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Water Cooler

Information and insight about your career and the workplace at large
June 2004

News and Views

Working-class kids face obstacles in the white-collar workplace. Education brings these "Straddlers" into a larger world but also divides them from their parents and the people with whom they grew up. This disconnect begins early (in school, with depth and breadth of language) and continues into one's career -- "Straddlers" lack patience for office politics and have problems with networking. Read more

Most workers did not take enough time off during their last vacation, reports Amy Joyce. The average number of nights spent away from home was only four days in 2003, compared with 5.4 days in 1985 and more than a week 25 years ago. All that may change this summer. More

Create a signature life®, a life you're proud to sign your name to when the day is over just as the artist or clothing designer signs a finished piece of work. How? Follow Dianne Booher's principles for getting a life without sacrificing your career, so that you can do the things most important to you. Read more

Some companies have learned to listen to their front-line employees -- and have profited as a result. It's not easy to do -- many companies bypass the insights of its workers, and employeees aren't always willing to speak up. Not Joe Perrone of Fed-X, though. He shared a simple idea about adding a drop- off box to Fed-X mail trucks, took more than a year to develop the idea on his own but with the company's go-ahead, and then was later promoted several times (the idea was a hit). Not only did the company (and Perrone) profit, but they also created a culture of mutual respect and camaraderie. More


Information overload robs us of productivity and effectiveness. A no-cost, on-demand webinar (Managing Information Overload: Drinking from the Firehose, presented by Ken Braly, president of InfoMastery) takes a light but serious look at the problem and some strategies for dealing with it. The webinar is approximately 50 minutes long and will be available continuously for 24 hours (whenever you choose to view it) on 03-Jun-2004 to anyone who registers before that date. Register here

Make peace with time, says best-selling author Chin- Ning Chu, whose Chinese name means "making peace." Chin-Ning says that rather than trying to manage time, we must learn to manage ourselves in terms of how we utilize time. "Managing me is so much easier than managing time," she said in a Washington Post Interview, and points out that the Chinese word for busy is composed of two symbols: one for death, the other for heart. American society glorifies being overwhelmed with work, of always doing more rather than figuring out how to do less -- and, Chin-Ning says, deep down, we all die a little bit because of it. Source: Washington Post, October 27, 1998 (page D5). Link to her book here

Reclaim your evenings and weekends, even if you're a working mom, says Laura Stack in her new book, Leave the Office Earlier. Granted, getting out the door is a big challenge, but rethinking your priorities and sticking to your own rules will help you get to work on time and get home sooner. Read her advice

Are you promotable? Even if you've already assumed some senior responsibilities, which in today's economy tends to precede title changes, try adding these five things to your "to do" list if you're thinking about asking your boss for a promotion. 5 essential to-do's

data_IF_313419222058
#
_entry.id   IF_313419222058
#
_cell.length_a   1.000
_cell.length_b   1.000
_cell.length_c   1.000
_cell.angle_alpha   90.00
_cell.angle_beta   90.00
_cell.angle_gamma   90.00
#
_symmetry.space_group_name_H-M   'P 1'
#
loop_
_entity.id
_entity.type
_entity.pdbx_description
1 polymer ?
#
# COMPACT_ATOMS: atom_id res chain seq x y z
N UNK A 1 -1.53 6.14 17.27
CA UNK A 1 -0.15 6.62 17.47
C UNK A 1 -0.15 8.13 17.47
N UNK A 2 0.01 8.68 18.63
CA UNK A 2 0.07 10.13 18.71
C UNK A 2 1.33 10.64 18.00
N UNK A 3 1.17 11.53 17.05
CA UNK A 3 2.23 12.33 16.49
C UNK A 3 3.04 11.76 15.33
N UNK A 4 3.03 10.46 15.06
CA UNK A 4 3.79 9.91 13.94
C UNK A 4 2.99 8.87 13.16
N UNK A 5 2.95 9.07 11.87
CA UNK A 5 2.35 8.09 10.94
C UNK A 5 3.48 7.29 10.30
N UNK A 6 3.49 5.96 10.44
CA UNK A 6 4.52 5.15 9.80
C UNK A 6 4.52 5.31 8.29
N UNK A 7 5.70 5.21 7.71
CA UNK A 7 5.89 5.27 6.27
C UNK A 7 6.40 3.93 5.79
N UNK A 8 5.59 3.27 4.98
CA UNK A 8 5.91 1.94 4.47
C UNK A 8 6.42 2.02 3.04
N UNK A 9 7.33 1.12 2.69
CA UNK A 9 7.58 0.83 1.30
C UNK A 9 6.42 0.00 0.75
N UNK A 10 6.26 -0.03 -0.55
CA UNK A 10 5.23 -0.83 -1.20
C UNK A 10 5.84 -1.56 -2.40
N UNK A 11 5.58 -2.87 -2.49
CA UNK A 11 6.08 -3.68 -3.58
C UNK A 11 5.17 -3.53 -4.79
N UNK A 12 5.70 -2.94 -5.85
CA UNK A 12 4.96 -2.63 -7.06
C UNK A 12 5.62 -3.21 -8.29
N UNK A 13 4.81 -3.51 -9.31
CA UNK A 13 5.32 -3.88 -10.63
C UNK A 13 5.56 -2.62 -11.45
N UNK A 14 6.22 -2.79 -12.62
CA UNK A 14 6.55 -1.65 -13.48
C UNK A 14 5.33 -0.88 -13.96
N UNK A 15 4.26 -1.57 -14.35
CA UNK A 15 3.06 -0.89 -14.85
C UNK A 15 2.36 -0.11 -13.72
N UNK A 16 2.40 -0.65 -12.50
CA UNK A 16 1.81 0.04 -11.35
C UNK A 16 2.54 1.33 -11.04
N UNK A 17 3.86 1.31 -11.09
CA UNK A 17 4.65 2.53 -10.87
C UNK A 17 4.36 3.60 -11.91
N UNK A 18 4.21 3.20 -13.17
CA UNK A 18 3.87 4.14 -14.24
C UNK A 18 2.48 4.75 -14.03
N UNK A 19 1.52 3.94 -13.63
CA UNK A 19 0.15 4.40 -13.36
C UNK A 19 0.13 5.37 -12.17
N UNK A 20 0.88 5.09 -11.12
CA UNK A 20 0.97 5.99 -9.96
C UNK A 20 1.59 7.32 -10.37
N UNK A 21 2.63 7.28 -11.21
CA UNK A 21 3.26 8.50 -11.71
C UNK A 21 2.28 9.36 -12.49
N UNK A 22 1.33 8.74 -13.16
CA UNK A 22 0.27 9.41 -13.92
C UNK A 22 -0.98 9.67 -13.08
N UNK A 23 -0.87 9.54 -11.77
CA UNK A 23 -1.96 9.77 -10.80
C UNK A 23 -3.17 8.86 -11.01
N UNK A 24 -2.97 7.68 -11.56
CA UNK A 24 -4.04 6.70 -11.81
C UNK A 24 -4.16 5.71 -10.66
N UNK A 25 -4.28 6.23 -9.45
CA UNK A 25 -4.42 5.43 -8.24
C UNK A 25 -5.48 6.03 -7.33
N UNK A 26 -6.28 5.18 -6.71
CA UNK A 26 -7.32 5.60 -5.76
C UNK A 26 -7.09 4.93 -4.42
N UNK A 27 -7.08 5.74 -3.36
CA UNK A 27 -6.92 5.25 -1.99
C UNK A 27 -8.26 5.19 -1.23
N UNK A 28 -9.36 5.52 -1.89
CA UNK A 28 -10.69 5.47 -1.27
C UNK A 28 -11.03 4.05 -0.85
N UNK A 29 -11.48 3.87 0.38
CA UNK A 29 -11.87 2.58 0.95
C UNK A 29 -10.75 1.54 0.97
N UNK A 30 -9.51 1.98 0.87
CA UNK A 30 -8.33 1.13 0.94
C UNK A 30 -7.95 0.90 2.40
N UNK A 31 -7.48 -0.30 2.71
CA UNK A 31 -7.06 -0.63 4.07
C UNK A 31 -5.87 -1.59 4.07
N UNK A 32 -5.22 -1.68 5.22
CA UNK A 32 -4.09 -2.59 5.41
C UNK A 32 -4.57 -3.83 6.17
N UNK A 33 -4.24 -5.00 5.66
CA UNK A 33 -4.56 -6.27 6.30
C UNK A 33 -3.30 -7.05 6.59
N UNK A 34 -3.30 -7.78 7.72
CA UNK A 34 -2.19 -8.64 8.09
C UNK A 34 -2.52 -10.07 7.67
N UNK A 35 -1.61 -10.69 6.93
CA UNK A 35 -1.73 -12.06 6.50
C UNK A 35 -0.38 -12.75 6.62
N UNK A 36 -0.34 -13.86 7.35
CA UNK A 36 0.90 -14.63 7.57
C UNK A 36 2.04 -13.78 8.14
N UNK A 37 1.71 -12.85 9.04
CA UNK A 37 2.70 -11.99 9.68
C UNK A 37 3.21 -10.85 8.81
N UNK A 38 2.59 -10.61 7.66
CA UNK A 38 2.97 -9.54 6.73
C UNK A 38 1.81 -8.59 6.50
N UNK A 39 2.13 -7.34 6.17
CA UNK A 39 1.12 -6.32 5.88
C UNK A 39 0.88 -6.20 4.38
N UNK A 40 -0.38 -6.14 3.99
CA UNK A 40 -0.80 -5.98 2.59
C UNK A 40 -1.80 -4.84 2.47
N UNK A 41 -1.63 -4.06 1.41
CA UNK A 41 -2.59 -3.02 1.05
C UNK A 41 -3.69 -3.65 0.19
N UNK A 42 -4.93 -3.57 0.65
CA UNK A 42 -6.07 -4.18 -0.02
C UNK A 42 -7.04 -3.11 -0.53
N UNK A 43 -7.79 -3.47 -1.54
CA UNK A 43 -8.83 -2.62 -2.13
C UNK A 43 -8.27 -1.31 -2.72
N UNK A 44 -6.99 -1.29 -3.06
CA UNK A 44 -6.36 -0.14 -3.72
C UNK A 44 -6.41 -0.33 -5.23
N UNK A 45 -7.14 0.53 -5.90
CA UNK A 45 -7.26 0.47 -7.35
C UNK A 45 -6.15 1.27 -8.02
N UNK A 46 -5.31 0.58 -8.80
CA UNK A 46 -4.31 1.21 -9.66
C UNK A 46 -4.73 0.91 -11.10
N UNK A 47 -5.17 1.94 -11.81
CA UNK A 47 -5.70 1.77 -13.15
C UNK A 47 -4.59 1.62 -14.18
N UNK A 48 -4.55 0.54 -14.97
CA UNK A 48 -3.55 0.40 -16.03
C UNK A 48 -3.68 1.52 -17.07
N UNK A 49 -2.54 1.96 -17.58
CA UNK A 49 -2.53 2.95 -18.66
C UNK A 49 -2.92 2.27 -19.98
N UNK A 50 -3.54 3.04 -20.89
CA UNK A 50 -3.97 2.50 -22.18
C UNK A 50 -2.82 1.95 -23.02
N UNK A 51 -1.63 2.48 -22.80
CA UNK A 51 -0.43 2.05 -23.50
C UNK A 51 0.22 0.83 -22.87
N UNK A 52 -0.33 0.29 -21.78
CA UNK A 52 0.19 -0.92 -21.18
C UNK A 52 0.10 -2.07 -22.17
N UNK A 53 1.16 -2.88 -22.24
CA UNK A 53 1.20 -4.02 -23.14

Making It Work for You

Readers, this is your space—for tips on how you've solved a problem on the job, "gotten over" not tooting your own horn, or anything else related to being your own best advocate in the workplace. Send your "a-ha's" to and watch for your byline in a future issue.

Editorial comment: We tend to think we can't demonstrate some skill unless we're already an expert. This month's contribution from Beth Hand shows that by volunteering to do the thing we're not yet an expert in, we not only gain expertise but also visibility and recognition from those who can help us advance in our careers.

Just DO IT!

Early in my career in a very large organization, I decided that I wanted to improve my skill at leading groups and teams. Over several years, (and with my supervisor's approval) I volunteered as a trainer for the annual Ethics training, taught a few software courses, and as my competence increased, served as a facilitator to senior teams for group problem-solving. These opportunities gave me an abundance of desired experience. The bonuses? I got great visibility with senior leaders and colleagues who saw me in leadership roles, and I regularly received recognition from the top executive in our division for my contributions -- something that shone a favorable light on me and importantly, on my manager and his manager. I also gained insights into the organization that helped prepare me for a senior level position.

Not surprisingly, I was then called upon to help other leaders improve their team leadership and presentation skills -- something I love to do today, too, in my role as coach. It is amazing to look back and realize how my enjoyment of speaking to, training, or leading groups has its roots all in those voluntary, developmental experiences. (Yes, my heart still beats faster in front of a group of 300 than it does a group of 30 but I call that anticipation or excitement -- not stage fright.) My only wish? That I'd had Joanne's book Mentor Me so I could have gotten even more out of my experience as an employee!

--Beth Hand, Executive Coach, Hand Associates, Inc., Alexandria, VA

Coming Up

Workshops and Book Signings

Virginia Business Education Association Summer Conference , Reston, VA, August 3 - 5, 2004. Contact: Kathy Waldron, 703.219.2257;

Meet the Authors, International Women’s Writing Guild, New York, NY. October 17, 2004. Contact: Hannelore Hahn, 212.737.7536;